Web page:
Wednesday, April 5, 2017

Pocahontas marries John Rolfe

Pocahontas marries John Rolfe 1614


John Rolfe
Pocahontas Rolfe crop.jpg
An 1850s painting of John Rolfe and Pocahontas
Born1585
HeachamEngland
Died1622 (aged 37)
Varina FarmsVirginia
Occupationagriculturalist and colonist
Known forfirst successful cultivation of tobacco as an export crop in the Colony of Virginia
Spouse(s)Sarah Hacker (m. 1608–1610, her death)
Pocahontas (m. 1614–1617, her death)
Jane Pierce (m. 1619–1622, Rolfe's death)
ChildrenBermuda Rolfe (1609–1610)
Thomas Rolfe (1615–1680)
Elizabeth Rolfe (1620–1635)
Parent(s)John Rolfe, Sr. (father)
Dorothea Mason (mother)
John Rolfe (1585–1622) was one of the early English settlers of North America. He is credited with the first successful cultivation of tobacco as an export crop in the Colony of Virginia and is known as the husband of Pocahontas, daughter of the chief of the Powhatan.
Rolfe was born in Heacham, Norfolk, England, as the son of John Rolfe and Dorothea Mason, and was baptised on 6 May 1585. At the time, Spain held a virtual monopoly on the lucrative tobacco trade. Most Spanish colonies in the New World were located in southern climates more favourable to tobacco growth than the English settlements, notably Jamestown. As the consumption of tobacco had increased, the balance of trade between England and Spain began to be seriously affected. Rolfe was one of a number of businessmen who saw the opportunity to undercut Spanish imports by growing tobacco in England's new colony in Virginia. Rolfe had somehow obtained seeds to take with him from a special popular strain then being grown in Trinidad and South America, even though Spain had declared a penalty of death to anyone selling such seeds to a non-Spaniard. 

Sailing with Third Supply to Virginia

A project of the proprietary Virginia Company of London, Jamestown had been established by an initial group of settlers on 14 May 1607. This colony proved as troubled as earlier English settlements, and after two return trips with supplies by Christopher Newport arrived in 1608, another larger than ever relief fleet was dispatched in 1609, carrying hundreds of new settlers and supplies across the Atlantic. Heading the Third Supply fleet was the new flagship of the Virginia Company, the Sea Venture, carrying Rolfe and his wife, Sarah Hacker.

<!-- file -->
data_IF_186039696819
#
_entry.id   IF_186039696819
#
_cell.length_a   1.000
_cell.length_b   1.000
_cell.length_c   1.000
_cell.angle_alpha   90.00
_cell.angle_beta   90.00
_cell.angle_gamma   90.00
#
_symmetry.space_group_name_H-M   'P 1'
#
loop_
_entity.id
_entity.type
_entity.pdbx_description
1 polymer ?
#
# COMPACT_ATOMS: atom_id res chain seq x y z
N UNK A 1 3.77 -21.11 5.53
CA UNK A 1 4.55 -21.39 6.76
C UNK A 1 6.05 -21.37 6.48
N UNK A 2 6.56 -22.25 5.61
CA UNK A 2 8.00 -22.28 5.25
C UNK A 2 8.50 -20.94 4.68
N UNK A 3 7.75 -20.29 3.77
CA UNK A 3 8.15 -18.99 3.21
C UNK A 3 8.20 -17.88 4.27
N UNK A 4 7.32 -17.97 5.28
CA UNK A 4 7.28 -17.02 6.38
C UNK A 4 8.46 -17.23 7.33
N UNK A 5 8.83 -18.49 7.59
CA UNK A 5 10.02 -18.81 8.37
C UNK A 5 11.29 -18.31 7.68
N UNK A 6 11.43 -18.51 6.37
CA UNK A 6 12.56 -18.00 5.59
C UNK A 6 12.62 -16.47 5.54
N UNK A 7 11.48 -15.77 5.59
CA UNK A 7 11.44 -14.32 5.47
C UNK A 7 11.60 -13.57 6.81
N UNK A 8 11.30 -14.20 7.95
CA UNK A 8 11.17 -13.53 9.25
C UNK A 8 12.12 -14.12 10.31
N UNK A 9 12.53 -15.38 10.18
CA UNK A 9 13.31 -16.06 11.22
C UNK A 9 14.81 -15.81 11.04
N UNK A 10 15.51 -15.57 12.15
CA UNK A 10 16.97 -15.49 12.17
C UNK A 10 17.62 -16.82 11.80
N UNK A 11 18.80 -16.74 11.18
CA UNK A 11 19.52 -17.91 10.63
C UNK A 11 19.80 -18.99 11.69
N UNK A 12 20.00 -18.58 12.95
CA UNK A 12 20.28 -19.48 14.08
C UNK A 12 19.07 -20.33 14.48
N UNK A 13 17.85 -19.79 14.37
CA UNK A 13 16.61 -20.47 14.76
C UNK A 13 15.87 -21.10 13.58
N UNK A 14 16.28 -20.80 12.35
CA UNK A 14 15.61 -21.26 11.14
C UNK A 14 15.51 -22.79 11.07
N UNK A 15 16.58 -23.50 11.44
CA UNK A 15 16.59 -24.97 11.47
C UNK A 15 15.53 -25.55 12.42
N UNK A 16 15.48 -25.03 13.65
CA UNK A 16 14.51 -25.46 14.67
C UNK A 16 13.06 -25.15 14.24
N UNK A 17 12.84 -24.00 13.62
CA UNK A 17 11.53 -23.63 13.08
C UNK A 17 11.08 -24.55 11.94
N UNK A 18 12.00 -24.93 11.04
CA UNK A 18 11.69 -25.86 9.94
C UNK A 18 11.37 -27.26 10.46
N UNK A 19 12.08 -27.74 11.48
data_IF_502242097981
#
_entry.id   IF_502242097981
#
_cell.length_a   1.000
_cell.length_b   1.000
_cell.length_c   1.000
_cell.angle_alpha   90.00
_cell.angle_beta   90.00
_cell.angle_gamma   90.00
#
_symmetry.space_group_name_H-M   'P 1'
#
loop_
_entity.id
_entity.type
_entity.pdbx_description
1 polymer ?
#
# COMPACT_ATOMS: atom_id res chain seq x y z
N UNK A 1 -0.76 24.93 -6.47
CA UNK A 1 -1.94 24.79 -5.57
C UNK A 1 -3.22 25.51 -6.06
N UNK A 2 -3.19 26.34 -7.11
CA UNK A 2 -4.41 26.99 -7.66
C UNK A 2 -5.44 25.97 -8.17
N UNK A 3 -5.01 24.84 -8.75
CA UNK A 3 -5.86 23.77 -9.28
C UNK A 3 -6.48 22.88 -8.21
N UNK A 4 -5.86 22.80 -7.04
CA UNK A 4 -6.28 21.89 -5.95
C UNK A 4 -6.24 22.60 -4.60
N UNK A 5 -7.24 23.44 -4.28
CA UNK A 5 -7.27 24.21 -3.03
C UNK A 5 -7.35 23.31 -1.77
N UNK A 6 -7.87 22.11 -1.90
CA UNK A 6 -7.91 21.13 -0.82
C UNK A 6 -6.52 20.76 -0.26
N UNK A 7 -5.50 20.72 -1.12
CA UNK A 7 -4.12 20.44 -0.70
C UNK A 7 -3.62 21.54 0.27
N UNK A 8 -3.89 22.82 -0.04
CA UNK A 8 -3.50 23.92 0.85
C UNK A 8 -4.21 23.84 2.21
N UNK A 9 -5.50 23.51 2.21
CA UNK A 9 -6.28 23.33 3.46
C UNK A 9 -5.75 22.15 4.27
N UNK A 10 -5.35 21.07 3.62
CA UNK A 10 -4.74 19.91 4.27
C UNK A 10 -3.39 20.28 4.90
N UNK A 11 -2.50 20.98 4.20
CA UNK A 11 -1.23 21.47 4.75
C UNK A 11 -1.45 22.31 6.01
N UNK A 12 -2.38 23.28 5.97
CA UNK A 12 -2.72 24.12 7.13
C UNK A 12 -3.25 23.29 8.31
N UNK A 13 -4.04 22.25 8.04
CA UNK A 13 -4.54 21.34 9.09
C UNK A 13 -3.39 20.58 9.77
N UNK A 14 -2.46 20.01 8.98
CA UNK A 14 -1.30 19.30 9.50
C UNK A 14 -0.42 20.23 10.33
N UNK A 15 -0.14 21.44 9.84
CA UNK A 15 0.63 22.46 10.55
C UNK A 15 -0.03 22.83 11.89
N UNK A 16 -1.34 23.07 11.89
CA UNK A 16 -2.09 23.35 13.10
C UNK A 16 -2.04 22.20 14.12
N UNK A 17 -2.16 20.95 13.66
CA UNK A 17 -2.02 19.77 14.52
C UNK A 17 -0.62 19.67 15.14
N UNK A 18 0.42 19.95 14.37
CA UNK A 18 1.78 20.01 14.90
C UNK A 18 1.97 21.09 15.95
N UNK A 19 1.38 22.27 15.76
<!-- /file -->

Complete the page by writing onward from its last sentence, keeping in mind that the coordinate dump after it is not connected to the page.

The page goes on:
The Third Supply fleet left England in May 1609 destined for Jamestown with seven large ships, towing two smaller pinnaces. In the southern region of the North Atlantic, they encountered a three-day-long storm, thought to have been a severe hurricane. The ships of the fleet became separated. The new Sea Venture, whose caulking had not cured, was taking on water faster than it could be bailed. The Admiral of the Company, Sir George Somers, took the helm and the ship was deliberately driven onto the reefs of Bermuda to prevent its foundering. All aboard, 150 passengers and crew, and 1 dog, survived. Most remained for ten months in Bermuda, subsequently also known as The Somers Isles, while they built two small ships to continue the voyage to Jamestown. A number of passengers and crew, however, did not complete this journey. Some had died or been killed, lost at sea (the Sea Venture's long boat had been fitted with a sail, and several men sent to take word to Jamestown, and they were never heard from again), or left behind to maintain England's claim to Bermuda. Because of this, although the Virginia Company's charter was not extended to Bermuda until 1612, the Colony at Bermuda dates its settlement from 1609. Among those left buried in Bermuda were Rolfe's wife and his infant daughter, Bermuda Rolfe.

In May 1610, the two newly constructed ships set sail from Bermuda, with 142 castaways on board, including Rolfe, Admiral Somers, Stephen Hopkins, and Sir Thomas Gates. On arrival at Jamestown, they found the Virginia Colony almost destroyed by famine and disease during what has become known as the Starving Time. Very few supplies from the Third Supply had arrived because the same hurricane that caught the Sea Venture badly affected the rest of the fleet. Only 60 settlers remained alive. It was only through the arrival of the two small ships from Bermuda, and the arrival of another relief fleet commanded by Lord De La Warr on 10 June 1610 that the abandonment of Jamestown was avoided and the colony survived. After finally settling in—although his first wife, the English-born Sarah Hacker and their child had died prior to his journey to Virginia—Rolfe began his long-delayed work with tobacco.

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